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First-class Protein Crystals Thanks To Weightlessness On Earth

Date:
April 24, 2008
Source:
Netherlands Organization for Scientific Research
Summary:
A Dutch chemist has developed two attractive alternatives for allowing protein crystals to grow under weightless conditions. If the crystals are grown upside down in a strong magnetic field, fluid flows that disrupt crystal growth are suppressed. Therefore, high-quality proteins no longer need to be grown in space, but can be grown here on earth.
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Dutch chemist Paul Poodt has developed two attractive alternatives for allowing protein crystals to grow under weightless conditions. If the crystals are grown upside down in a strong magnetic field, fluid flows that disrupt crystal growth are suppressed. Therefore, high-quality proteins no longer need to be grown in space, but can be grown here on earth.

Protein crystals provide vital knowledge for drug development. The production of an effective drug requires knowledge of how biomolecules such as body proteins are constructed. If you want to know how proteins work, you must first of all determine their molecular structure using X-ray diffraction.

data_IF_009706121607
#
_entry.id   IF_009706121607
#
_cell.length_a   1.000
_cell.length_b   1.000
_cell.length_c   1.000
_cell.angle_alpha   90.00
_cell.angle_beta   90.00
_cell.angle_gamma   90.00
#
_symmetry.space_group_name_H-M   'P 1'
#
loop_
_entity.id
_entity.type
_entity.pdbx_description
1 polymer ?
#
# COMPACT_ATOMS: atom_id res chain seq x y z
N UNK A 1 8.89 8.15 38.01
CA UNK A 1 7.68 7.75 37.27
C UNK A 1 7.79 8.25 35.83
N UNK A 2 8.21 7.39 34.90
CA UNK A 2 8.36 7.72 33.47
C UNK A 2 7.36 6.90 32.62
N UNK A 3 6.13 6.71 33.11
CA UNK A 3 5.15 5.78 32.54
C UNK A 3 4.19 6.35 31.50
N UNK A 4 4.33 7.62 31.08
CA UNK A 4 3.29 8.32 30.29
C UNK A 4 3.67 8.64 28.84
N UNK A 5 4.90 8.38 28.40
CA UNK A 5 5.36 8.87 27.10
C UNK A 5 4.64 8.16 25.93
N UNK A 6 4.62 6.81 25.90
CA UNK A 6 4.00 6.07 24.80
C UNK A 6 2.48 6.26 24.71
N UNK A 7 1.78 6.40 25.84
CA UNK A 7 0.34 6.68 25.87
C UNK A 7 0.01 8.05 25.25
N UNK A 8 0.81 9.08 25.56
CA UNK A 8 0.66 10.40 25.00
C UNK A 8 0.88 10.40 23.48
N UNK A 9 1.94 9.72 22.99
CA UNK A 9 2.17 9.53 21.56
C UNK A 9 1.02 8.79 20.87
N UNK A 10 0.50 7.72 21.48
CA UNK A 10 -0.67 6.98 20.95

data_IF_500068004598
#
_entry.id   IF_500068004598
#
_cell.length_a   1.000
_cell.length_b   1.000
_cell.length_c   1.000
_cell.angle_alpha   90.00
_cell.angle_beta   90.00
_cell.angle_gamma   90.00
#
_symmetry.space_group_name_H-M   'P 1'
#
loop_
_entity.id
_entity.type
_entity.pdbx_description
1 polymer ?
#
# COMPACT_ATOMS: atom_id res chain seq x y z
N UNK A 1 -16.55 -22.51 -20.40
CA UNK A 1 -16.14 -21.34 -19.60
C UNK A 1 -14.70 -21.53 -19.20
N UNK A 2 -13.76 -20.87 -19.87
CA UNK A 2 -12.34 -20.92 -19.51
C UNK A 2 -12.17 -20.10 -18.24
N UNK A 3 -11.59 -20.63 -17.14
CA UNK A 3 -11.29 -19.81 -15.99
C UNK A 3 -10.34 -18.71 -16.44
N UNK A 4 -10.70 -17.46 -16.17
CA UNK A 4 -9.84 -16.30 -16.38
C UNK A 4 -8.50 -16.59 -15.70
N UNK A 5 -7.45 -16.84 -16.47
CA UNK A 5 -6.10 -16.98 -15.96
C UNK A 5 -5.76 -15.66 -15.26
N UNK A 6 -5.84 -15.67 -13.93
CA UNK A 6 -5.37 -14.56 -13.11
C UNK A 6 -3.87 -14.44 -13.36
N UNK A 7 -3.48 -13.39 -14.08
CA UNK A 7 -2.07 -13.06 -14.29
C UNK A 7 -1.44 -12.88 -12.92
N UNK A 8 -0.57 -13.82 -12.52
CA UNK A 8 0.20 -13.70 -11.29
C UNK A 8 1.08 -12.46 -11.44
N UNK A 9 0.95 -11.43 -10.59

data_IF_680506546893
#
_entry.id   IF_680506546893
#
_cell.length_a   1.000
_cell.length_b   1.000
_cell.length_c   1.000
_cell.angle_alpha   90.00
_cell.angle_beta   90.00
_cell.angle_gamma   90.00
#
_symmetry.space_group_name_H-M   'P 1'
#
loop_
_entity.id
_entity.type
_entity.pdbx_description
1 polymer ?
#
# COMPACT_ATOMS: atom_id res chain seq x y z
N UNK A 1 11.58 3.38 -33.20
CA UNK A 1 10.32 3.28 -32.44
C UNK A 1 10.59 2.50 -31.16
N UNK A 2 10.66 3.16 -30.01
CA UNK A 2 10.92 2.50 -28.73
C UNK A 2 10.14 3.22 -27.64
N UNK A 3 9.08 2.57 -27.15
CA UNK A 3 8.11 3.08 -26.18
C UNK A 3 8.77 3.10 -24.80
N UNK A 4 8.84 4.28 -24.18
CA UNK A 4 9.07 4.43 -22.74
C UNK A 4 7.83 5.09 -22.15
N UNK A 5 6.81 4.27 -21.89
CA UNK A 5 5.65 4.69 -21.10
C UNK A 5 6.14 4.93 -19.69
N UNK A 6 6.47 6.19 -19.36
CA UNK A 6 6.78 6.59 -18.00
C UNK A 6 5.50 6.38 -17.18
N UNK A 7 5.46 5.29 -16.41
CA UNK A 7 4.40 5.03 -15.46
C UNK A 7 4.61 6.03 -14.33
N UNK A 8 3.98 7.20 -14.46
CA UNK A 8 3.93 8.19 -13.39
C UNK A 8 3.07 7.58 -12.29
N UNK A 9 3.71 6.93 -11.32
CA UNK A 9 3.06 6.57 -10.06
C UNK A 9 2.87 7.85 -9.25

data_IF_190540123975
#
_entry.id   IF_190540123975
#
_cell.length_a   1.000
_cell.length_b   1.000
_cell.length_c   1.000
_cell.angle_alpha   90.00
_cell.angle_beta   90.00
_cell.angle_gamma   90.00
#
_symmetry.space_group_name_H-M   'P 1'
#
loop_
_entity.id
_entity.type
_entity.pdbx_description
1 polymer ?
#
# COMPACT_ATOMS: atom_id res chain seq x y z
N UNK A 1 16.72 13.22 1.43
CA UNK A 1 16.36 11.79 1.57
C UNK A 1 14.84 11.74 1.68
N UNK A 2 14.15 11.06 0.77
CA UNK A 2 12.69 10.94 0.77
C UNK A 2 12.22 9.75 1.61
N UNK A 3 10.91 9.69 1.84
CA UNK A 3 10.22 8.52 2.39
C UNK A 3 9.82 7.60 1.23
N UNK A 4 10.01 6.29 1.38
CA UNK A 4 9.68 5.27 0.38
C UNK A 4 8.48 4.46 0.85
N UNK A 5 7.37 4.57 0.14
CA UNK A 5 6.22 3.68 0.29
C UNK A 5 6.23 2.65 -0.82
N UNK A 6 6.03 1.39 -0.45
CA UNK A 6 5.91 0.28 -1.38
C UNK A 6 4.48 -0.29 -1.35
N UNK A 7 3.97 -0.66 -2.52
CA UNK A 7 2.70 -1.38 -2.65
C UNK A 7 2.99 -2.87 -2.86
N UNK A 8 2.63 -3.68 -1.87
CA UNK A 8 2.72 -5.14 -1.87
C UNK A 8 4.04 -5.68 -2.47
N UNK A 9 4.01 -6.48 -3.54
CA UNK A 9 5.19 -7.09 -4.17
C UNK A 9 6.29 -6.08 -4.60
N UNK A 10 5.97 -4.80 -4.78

This requires exceptionally high-quality protein crystals. However, allowing these to grow can be extremely difficult and sometimes even impossible: the presence of gravity gives rise to fluid flows in the crystal solution, which, in turn, disrupt the growth process. Undisturbed growth yields the finest crystals.

Space crystals

In order to prevent fluid flows, the decision is often taken to grow the protein crystals in space on, for example, the International Space Station ISS. However, as this is a very expensive and time-consuming undertaking, scientists are looking for methods to create weightlessness on earth.

The experiment in Nijmegen is the first in the world to demonstrate that a crystal can grow uniformly in a strong magnetic field.

Paul Poodt (Zevenaar, 1979) studied physical chemistry. His PhD research - supported by the Open Competition of NWO Chemical Sciences - is part of the programme of the Institute for Molecules and Material (IMM) of the Radboud University Nijmegen. He is currently employed at TNO.


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The above post is reprinted from materials provided by Netherlands Organization for Scientific Research. Note: Materials may be edited for content and length.


Cite This Page:

Netherlands Organization for Scientific Research. "First-class Protein Crystals Thanks To Weightlessness On Earth." ScienceDaily. ScienceDaily, 24 April 2008. <www.sciencedaily.com/releases/2008/04/080423093249.htm>.
Netherlands Organization for Scientific Research. (2008, April 24). First-class Protein Crystals Thanks To Weightlessness On Earth. ScienceDaily. Retrieved July 30, 2015 from www.sciencedaily.com/releases/2008/04/080423093249.htm
Netherlands Organization for Scientific Research. "First-class Protein Crystals Thanks To Weightlessness On Earth." ScienceDaily. www.sciencedaily.com/releases/2008/04/080423093249.htm (accessed July 30, 2015).

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